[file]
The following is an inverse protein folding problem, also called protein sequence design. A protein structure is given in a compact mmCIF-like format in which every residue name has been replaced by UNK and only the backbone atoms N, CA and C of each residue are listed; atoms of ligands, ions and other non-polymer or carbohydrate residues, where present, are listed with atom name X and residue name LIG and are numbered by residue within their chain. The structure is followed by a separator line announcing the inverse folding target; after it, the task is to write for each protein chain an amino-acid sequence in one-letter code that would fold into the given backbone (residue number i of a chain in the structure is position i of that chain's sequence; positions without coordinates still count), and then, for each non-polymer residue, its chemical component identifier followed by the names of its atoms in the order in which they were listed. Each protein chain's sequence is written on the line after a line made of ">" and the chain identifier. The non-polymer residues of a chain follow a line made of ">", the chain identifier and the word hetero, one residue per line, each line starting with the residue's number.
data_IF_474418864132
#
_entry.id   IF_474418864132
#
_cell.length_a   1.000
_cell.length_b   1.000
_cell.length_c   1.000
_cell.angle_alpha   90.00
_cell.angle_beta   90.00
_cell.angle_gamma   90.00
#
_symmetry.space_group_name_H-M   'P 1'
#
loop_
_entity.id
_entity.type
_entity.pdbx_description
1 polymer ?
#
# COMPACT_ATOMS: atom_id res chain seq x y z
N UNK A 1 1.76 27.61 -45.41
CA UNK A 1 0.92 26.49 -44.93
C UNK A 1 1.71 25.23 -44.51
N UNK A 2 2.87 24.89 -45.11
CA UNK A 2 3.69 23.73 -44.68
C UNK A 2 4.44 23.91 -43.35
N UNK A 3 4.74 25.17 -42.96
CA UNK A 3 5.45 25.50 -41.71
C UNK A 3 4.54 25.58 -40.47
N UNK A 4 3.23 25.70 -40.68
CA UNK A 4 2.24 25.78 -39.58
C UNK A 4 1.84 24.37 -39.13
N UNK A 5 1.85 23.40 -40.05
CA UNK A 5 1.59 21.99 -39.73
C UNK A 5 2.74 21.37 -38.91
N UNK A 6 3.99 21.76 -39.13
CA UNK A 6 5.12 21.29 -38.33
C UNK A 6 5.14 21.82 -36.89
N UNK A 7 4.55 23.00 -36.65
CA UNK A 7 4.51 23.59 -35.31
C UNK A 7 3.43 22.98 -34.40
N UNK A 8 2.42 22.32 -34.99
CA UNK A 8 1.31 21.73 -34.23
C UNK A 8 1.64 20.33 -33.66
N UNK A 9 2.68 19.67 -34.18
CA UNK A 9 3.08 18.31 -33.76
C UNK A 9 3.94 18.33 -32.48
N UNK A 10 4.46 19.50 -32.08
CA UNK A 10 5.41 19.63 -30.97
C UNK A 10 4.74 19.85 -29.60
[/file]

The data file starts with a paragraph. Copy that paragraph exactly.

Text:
The following is an inverse protein folding problem, also called protein sequence design. A protein structure is given in a compact mmCIF-like format in which every residue name has been replaced by UNK and only the backbone atoms N, CA and C of each residue are listed; atoms of ligands, ions and other non-polymer or carbohydrate residues, where present, are listed with atom name X and residue name LIG and are numbered by residue within their chain. The structure is followed by a separator line announcing the inverse folding target; after it, the task is to write for each protein chain an amino-acid sequence in one-letter code that would fold into the given backbone (residue number i of a chain in the structure is position i of that chain's sequence; positions without coordinates still count), and then, for each non-polymer residue, its chemical component identifier followed by the names of its atoms in the order in which they were listed. Each protein chain's sequence is written on the line after a line made of ">" and the chain identifier. The non-polymer residues of a chain follow a line made of ">", the chain identifier and the word hetero, one residue per line, each line starting with the residue's number.